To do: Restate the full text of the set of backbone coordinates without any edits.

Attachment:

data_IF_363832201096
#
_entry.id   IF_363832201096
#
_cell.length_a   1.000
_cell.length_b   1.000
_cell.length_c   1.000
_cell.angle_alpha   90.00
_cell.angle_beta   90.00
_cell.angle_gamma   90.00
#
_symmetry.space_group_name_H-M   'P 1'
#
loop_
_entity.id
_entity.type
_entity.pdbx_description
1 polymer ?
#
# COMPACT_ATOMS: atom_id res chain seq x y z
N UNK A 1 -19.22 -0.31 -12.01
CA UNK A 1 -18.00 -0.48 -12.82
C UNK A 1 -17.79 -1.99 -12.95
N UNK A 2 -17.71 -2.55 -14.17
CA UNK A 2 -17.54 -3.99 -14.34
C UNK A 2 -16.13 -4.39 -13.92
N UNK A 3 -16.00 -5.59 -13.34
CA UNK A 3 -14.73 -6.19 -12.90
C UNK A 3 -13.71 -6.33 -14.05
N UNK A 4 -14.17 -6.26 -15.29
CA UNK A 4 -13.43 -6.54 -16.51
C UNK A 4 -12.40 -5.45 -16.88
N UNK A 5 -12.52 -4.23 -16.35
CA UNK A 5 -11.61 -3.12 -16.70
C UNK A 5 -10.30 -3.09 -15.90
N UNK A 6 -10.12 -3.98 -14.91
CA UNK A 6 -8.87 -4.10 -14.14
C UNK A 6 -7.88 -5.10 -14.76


data_IF_363832201096
#
_entry.id   IF_363832201096
#
_cell.length_a   1.000
_cell.length_b   1.000
_cell.length_c   1.000
_cell.angle_alpha   90.00
_cell.angle_beta   90.00
_cell.angle_gamma   90.00
#
_symmetry.space_group_name_H-M   'P 1'
#
loop_
_entity.id
_entity.type
_entity.pdbx_description
1 polymer ?
#
# COMPACT_ATOMS: atom_id res chain seq x y z
N UNK A 1 -19.22 -0.31 -12.01
CA UNK A 1 -18.00 -0.48 -12.82
C UNK A 1 -17.79 -1.99 -12.95
N UNK A 2 -17.71 -2.55 -14.17
CA UNK A 2 -17.54 -3.99 -14.34
C UNK A 2 -16.13 -4.39 -13.92
N UNK A 3 -16.00 -5.59 -13.34
CA UNK A 3 -14.73 -6.19 -12.90
C UNK A 3 -13.71 -6.33 -14.05
N UNK A 4 -14.17 -6.26 -15.29
CA UNK A 4 -13.43 -6.54 -16.51
C UNK A 4 -12.40 -5.45 -16.88
N UNK A 5 -12.52 -4.23 -16.35
CA UNK A 5 -11.61 -3.12 -16.70
C UNK A 5 -10.30 -3.09 -15.90
N UNK A 6 -10.12 -3.98 -14.91
CA UNK A 6 -8.87 -4.10 -14.14
C UNK A 6 -7.88 -5.10 -14.76